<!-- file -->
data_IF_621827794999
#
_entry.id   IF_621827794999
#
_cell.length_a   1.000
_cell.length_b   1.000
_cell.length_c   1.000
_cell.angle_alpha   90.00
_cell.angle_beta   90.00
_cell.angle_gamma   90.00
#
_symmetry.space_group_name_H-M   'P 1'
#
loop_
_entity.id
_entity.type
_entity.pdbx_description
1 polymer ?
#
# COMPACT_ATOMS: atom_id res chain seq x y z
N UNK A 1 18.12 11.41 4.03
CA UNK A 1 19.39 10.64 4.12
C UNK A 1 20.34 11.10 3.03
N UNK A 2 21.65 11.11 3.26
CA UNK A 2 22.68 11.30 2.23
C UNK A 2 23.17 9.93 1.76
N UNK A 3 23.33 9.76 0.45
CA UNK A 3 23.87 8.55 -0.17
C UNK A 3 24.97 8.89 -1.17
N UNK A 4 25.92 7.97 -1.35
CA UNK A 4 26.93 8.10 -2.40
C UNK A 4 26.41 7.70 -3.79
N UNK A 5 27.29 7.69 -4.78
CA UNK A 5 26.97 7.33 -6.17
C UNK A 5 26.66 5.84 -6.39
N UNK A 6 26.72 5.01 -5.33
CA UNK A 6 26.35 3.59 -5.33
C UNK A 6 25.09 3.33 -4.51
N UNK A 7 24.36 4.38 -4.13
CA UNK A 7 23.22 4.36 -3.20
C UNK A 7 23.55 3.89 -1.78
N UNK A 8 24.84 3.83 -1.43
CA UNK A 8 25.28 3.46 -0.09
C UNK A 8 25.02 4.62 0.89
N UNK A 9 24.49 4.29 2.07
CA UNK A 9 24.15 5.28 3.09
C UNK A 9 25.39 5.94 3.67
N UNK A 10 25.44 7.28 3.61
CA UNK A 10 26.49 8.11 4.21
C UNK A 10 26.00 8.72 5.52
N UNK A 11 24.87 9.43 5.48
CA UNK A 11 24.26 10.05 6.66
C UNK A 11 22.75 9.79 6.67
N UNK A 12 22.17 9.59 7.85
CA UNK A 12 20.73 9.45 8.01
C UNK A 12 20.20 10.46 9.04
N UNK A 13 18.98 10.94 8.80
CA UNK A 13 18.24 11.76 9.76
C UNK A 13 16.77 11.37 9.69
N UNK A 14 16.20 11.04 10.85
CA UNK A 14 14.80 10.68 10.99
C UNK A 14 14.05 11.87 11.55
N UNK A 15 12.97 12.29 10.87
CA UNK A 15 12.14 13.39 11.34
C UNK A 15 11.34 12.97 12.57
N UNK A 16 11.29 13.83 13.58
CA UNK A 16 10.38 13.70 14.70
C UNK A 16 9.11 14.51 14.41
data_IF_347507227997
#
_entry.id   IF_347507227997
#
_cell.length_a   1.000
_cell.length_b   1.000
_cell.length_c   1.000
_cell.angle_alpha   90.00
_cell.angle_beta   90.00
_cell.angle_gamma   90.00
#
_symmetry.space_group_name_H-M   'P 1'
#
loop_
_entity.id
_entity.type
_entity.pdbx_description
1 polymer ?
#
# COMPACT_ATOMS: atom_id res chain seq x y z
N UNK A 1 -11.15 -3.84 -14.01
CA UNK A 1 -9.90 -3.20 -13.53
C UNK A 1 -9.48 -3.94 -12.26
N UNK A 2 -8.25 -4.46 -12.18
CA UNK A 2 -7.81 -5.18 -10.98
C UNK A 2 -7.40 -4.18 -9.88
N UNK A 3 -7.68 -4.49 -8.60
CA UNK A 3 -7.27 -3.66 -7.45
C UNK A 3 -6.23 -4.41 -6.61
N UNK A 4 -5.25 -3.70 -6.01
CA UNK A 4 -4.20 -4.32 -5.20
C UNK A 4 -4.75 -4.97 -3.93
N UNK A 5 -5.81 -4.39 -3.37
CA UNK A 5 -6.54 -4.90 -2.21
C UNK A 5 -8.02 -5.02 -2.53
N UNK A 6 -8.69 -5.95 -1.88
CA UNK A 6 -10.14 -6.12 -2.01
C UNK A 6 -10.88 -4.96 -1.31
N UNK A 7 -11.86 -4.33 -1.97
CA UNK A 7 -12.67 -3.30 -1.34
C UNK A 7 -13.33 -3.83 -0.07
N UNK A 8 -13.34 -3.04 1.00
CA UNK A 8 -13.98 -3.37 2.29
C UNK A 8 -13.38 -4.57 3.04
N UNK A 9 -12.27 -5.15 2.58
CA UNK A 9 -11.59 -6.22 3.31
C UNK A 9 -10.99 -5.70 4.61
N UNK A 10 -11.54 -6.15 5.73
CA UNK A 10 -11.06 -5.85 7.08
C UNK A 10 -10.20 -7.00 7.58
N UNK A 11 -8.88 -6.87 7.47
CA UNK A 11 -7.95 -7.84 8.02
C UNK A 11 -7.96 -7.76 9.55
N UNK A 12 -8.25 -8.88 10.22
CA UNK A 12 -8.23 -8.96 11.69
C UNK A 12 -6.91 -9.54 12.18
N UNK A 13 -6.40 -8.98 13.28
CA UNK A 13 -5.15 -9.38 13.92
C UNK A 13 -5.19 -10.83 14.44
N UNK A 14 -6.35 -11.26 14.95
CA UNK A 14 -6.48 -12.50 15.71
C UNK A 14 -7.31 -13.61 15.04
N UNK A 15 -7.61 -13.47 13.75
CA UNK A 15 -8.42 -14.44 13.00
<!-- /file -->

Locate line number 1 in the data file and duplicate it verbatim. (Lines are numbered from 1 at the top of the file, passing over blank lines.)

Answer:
data_IF_621827794999